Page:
God of War Ascension review

Kratos makes a brutal return waving his blades in the air like he just don’t care

Image 1 of 5 God of War Ascension
God of War Ascension review
Image 2 of 5 God of War Ascension
God of War Ascension review
Image 3 of 5 God of War Ascension
God of War Ascension review
Image 4 of 5 God of War Ascension
God of War Ascension review
Image 5 of 5 God of War Ascension
God of War Ascension review


  • Refined combat engine
  • Great looking environments
  • Decent multiplayer


  • Confusing narrative
  • Repetitive gameplay at times

God of War: Ascension adds multiplayer to the series for the first time to freshen up another violent romp through Ancient Greece

God of War has been making outings on Sony consoles now since the PS2 which is nine years of Kratos venting his anger at the Gods slashing his way through hordes of mythical beasts and bosses the size of skyscrapers and it's probably fair to say that a God of War game will be primed for the Sony PS4 when it officially lands..

That's a long time to keep any franchise going but if you live by the idea that you're only as good as your last game, God of War 3 was arguably Santa Monica Studios' finest hour delivering one of the finest PS3 exclusive games.

In recent months hack and slash fans have been spoilt with DmC Devil May Cry and Metal Gear Revengeance so God of War Ascension has alot more to do than simply live up to its stunning predecessor.

God of War Ascension: Plot

A prequel to the original God of War: Chains of Olympus, the Kratos we are now witnessing is not the ruthless killing machine raging against the entire world and the Gods that inhabit it, but a Spartan general who having accidentally murdered his wife and children after swearing an oath with Ares.

The result is that he has now been imprisoned by three sisters (the Furies) who are not prepared to make his escape an easy one.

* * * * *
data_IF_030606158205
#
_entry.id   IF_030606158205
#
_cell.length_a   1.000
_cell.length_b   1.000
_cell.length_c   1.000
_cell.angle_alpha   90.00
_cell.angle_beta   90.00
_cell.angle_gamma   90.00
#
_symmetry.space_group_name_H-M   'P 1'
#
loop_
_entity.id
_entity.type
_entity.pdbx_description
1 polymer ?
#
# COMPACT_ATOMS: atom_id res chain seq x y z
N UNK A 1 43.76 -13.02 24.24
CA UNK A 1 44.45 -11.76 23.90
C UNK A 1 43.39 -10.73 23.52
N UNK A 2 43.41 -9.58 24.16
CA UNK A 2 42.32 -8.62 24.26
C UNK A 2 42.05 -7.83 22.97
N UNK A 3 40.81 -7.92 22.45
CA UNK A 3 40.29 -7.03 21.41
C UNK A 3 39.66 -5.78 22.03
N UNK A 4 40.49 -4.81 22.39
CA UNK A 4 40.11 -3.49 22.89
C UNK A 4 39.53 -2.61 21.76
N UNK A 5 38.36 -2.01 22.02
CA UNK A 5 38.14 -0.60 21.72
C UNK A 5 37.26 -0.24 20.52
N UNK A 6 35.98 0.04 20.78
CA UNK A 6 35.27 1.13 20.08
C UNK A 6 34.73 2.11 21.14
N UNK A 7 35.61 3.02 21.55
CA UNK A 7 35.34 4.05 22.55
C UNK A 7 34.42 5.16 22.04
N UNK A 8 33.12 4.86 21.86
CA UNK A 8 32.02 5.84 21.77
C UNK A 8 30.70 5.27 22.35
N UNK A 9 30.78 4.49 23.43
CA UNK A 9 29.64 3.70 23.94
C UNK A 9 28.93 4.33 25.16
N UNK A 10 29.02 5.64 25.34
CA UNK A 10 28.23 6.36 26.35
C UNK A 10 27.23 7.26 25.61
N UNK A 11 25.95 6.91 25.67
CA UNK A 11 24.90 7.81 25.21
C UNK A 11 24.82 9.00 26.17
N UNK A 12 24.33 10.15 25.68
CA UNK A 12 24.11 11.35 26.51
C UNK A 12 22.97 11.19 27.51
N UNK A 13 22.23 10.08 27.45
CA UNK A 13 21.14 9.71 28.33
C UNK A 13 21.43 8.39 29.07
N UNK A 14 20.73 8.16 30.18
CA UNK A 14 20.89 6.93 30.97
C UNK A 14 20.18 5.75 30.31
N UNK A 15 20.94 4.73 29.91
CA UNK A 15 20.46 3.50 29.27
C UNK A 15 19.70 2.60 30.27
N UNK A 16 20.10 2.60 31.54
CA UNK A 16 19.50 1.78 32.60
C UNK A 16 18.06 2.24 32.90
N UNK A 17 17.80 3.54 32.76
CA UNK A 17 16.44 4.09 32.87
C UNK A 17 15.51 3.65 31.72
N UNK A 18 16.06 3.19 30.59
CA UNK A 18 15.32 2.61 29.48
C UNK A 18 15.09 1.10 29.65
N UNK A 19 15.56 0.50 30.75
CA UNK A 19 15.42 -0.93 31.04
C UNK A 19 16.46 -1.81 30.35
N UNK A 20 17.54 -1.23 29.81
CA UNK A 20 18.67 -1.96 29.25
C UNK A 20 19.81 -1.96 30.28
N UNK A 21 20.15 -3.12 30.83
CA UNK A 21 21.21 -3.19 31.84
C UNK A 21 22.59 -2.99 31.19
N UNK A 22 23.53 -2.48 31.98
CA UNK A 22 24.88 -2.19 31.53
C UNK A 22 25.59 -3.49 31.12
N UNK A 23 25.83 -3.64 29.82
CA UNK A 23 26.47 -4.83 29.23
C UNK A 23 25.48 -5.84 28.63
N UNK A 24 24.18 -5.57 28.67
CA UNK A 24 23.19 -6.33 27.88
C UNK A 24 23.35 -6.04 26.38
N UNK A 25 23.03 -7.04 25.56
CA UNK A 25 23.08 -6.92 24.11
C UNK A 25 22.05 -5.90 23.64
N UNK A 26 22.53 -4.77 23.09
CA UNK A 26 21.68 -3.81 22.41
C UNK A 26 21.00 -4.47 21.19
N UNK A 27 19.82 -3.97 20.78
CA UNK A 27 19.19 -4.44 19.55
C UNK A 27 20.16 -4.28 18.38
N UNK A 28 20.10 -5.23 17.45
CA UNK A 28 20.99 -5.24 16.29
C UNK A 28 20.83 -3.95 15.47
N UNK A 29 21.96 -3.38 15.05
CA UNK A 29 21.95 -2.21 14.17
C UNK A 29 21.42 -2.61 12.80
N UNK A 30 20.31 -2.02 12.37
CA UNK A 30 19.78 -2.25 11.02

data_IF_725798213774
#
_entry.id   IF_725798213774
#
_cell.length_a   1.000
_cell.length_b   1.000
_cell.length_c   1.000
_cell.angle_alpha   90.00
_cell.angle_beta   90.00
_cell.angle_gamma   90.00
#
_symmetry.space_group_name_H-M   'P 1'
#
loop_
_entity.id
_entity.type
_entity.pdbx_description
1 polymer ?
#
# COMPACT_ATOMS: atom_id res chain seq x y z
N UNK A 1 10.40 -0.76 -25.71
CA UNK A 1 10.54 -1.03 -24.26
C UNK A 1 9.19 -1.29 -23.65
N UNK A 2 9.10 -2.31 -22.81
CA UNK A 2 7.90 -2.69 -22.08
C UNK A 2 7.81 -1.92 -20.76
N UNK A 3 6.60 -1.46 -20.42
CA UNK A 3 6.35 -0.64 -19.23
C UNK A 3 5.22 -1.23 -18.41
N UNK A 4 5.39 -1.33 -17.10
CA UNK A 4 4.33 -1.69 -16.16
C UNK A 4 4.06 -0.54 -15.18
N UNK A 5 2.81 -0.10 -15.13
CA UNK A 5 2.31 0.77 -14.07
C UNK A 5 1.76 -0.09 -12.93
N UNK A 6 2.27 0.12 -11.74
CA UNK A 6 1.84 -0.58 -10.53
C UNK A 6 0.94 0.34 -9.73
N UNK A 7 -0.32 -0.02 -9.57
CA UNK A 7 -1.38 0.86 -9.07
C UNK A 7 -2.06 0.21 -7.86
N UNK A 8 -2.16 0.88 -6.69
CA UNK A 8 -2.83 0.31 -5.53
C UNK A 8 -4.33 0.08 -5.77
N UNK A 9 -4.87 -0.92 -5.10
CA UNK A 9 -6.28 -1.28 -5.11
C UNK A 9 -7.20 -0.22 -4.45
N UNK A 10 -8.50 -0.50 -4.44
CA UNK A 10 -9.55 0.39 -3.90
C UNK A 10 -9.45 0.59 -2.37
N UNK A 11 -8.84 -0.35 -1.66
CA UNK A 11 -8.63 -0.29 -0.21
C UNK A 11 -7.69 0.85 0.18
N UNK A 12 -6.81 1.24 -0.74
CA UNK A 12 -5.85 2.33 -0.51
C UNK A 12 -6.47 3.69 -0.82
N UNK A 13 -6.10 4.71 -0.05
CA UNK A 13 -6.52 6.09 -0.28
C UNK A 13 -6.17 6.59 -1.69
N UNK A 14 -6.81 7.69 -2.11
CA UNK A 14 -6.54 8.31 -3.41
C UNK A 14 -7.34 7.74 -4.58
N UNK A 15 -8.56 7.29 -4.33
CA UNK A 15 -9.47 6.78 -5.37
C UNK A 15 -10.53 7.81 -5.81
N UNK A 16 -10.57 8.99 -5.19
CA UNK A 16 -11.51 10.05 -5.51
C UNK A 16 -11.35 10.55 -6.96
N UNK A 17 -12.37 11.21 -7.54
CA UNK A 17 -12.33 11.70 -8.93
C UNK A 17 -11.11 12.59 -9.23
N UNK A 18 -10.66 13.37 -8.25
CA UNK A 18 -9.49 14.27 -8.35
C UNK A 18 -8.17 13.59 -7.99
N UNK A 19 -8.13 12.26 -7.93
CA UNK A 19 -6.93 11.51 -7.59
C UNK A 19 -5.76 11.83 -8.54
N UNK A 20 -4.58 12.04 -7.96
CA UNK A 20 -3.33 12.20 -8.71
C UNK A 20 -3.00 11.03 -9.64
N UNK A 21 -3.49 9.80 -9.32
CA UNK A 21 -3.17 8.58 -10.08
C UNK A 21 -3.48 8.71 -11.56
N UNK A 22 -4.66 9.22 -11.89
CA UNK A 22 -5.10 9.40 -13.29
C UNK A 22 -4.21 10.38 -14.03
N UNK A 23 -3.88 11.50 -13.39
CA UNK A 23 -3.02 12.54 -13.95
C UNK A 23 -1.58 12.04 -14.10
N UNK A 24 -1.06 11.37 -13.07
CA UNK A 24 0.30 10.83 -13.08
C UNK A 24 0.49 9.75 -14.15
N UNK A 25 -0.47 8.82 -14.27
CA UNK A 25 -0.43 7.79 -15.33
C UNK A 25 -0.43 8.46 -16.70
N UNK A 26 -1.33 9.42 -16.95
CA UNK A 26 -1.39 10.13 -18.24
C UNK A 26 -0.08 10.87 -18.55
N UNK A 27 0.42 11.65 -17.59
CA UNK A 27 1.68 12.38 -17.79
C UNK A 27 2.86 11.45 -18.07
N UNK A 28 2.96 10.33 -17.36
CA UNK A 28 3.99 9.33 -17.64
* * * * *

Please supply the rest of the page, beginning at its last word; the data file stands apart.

It’s clear from the early stages of the game that there's a clear intent to develop the story of our anti-hero prior to his meltdown, revealing the choices that have influenced his decisions to seek vengeance.

The only problem is that it only really gathers momentum in the second half of the game. Once you begin wielding those Blades of Chaos the storyline quickly feels quite secondary to the action.

God of War Ascension: Gameplay

The opening sequence is by no means the most spectacular we’ve seen in a God of War game but it’s not long before we're into familiar territory using frenzied sword-slashing combat to take out whatever crosses Kratos’ path with quick time events helping you finish off some colossal enemies some of which are impressively carved into the ancient landscape.

The pace of the game drops only briefly in between areas to make room for solving some far from taxing puzzles, climbing from walls in Nathan Drake style and giving you the opportunity to load up on life, which is strategically placed to keep fully stocked up before being thrown into battle again.

It’s a familiar formula and it can feel that that it's made with the intention of making it easier to get through the game.